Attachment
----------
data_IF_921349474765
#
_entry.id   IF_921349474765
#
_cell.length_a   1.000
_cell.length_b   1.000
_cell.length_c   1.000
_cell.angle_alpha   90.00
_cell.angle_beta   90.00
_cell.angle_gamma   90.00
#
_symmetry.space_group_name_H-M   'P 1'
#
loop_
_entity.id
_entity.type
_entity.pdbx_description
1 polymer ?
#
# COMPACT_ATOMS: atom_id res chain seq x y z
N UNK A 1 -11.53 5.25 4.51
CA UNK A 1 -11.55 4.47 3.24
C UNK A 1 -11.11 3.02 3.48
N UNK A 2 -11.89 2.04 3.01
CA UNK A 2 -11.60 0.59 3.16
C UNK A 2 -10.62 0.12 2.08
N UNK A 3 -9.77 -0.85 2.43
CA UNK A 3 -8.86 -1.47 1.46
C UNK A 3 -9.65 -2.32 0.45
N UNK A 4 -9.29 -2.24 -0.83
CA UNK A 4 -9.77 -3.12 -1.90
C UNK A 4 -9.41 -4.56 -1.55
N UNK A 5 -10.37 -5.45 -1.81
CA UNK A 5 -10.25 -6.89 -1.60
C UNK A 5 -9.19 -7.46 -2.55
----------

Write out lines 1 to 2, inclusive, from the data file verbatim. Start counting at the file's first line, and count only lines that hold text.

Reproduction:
data_IF_921349474765
#